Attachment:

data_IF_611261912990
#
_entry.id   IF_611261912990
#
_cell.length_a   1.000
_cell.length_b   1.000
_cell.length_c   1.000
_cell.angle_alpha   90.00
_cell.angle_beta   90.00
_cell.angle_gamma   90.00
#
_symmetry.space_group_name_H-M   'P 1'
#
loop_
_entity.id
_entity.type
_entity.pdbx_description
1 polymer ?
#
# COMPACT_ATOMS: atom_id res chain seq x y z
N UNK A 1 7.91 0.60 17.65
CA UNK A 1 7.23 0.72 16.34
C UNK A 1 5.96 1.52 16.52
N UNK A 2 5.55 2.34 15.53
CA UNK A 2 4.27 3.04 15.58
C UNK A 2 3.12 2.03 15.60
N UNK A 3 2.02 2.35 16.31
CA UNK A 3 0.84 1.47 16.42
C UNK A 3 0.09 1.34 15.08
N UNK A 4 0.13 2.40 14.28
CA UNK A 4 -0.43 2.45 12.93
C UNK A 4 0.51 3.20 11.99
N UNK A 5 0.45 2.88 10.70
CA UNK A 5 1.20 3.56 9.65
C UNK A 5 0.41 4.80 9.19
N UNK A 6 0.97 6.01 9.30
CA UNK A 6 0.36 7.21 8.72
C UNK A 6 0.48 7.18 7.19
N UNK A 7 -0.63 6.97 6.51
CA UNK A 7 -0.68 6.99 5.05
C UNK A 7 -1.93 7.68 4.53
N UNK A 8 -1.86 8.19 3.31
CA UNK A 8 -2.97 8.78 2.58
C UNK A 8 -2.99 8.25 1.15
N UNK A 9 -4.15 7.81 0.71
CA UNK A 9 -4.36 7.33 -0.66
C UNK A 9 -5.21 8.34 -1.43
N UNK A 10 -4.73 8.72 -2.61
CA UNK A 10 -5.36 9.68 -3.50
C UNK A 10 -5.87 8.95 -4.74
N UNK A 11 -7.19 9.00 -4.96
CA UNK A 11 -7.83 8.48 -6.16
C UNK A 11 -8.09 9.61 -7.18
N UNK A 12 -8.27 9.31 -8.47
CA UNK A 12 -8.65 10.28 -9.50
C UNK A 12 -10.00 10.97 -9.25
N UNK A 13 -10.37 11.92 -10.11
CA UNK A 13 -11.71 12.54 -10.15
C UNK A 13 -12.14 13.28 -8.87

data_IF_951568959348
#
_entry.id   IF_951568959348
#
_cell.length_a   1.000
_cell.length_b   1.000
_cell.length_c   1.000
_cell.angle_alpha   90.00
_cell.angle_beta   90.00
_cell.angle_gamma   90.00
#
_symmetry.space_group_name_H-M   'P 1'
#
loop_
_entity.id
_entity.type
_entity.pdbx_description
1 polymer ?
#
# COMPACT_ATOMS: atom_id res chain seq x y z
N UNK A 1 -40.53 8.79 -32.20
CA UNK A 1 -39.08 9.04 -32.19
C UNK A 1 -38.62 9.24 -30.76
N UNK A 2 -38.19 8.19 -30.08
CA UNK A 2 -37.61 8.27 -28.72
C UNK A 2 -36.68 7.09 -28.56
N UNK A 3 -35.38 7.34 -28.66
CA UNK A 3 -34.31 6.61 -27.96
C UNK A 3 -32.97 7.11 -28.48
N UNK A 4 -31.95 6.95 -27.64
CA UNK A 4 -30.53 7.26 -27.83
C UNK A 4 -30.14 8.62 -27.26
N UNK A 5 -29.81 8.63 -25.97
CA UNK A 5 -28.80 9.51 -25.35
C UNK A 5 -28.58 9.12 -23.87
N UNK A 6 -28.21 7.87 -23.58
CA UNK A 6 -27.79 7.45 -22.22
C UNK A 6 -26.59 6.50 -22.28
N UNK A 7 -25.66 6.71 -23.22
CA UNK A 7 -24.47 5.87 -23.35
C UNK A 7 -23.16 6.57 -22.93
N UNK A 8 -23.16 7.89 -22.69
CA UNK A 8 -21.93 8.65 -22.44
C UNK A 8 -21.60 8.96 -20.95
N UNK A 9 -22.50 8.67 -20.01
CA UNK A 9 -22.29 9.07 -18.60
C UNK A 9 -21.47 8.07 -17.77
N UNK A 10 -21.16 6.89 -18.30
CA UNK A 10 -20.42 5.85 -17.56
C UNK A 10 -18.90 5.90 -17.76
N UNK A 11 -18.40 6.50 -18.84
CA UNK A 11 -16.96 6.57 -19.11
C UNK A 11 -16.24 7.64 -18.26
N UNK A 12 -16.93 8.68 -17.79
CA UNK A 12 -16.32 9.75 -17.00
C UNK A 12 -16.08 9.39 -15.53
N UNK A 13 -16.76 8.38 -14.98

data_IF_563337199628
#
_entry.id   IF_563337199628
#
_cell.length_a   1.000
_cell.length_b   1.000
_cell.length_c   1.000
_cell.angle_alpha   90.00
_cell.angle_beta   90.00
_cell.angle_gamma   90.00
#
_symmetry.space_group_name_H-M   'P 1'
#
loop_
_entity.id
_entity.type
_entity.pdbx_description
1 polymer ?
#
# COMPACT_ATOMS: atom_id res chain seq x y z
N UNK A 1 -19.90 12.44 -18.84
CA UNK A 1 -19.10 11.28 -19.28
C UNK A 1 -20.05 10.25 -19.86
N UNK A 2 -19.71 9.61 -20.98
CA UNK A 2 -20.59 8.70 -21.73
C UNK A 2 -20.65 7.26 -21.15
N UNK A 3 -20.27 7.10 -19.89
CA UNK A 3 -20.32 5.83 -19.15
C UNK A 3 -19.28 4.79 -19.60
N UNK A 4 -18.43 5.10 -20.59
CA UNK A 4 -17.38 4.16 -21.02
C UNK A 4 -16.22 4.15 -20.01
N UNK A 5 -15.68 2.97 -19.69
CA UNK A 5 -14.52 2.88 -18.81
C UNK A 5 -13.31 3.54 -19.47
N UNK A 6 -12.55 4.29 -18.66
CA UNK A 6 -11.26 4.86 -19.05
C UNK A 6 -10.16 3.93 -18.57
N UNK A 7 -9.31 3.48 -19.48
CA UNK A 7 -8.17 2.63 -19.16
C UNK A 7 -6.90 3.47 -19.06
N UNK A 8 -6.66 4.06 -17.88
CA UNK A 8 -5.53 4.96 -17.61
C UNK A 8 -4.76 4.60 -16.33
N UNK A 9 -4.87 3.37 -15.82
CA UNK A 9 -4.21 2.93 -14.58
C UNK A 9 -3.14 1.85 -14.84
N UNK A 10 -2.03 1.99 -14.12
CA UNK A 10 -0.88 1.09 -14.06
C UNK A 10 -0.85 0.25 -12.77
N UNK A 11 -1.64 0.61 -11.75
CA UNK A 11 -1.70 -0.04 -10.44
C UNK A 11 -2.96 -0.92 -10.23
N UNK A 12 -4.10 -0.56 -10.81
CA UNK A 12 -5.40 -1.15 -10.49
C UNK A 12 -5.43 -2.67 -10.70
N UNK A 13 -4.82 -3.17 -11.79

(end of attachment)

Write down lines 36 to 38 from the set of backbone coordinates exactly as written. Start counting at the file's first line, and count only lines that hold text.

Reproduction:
N UNK A 6 0.97 6.01 9.30
CA UNK A 6 0.36 7.21 8.72
C UNK A 6 0.48 7.18 7.19